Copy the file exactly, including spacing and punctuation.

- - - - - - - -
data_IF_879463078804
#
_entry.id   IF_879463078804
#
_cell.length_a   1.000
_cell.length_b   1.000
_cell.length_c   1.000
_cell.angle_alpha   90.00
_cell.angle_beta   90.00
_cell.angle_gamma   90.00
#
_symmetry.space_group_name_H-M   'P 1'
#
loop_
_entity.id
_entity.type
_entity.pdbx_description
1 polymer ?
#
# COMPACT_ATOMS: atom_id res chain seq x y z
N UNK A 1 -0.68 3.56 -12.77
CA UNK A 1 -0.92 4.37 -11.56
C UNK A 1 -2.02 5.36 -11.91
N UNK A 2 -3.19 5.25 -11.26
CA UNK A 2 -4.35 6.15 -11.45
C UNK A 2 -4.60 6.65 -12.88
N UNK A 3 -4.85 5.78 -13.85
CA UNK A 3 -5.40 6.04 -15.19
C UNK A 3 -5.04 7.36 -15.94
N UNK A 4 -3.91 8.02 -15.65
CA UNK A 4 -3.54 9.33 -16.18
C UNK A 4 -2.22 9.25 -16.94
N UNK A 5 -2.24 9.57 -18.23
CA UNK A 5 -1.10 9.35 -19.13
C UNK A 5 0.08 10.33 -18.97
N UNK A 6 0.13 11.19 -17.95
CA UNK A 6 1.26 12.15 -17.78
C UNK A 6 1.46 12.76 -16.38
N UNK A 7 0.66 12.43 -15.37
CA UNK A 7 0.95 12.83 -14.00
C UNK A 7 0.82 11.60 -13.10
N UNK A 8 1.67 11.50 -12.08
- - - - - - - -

data_IF_879463078804
#
_entry.id   IF_879463078804
#
_cell.length_a   1.000
_cell.length_b   1.000
_cell.length_c   1.000
_cell.angle_alpha   90.00
_cell.angle_beta   90.00
_cell.angle_gamma   90.00
#
_symmetry.space_group_name_H-M   'P 1'
#
loop_
_entity.id
_entity.type
_entity.pdbx_description
1 polymer ?
#
# COMPACT_ATOMS: atom_id res chain seq x y z
N UNK A 1 -0.68 3.56 -12.77
CA UNK A 1 -0.92 4.37 -11.56
C UNK A 1 -2.02 5.36 -11.91
N UNK A 2 -3.19 5.25 -11.26
CA UNK A 2 -4.35 6.15 -11.45
C UNK A 2 -4.60 6.65 -12.88
N UNK A 3 -4.85 5.78 -13.85
CA UNK A 3 -5.40 6.04 -15.19
C UNK A 3 -5.04 7.36 -15.94
N UNK A 4 -3.91 8.02 -15.65
CA UNK A 4 -3.54 9.33 -16.18
C UNK A 4 -2.22 9.25 -16.94
N UNK A 5 -2.24 9.57 -18.23
CA UNK A 5 -1.10 9.35 -19.13
C UNK A 5 0.08 10.33 -18.97
N UNK A 6 0.13 11.19 -17.95
CA UNK A 6 1.26 12.15 -17.78
C UNK A 6 1.46 12.76 -16.38
N UNK A 7 0.66 12.43 -15.37
CA UNK A 7 0.95 12.83 -14.00
C UNK A 7 0.82 11.60 -13.10
N UNK A 8 1.67 11.50 -12.08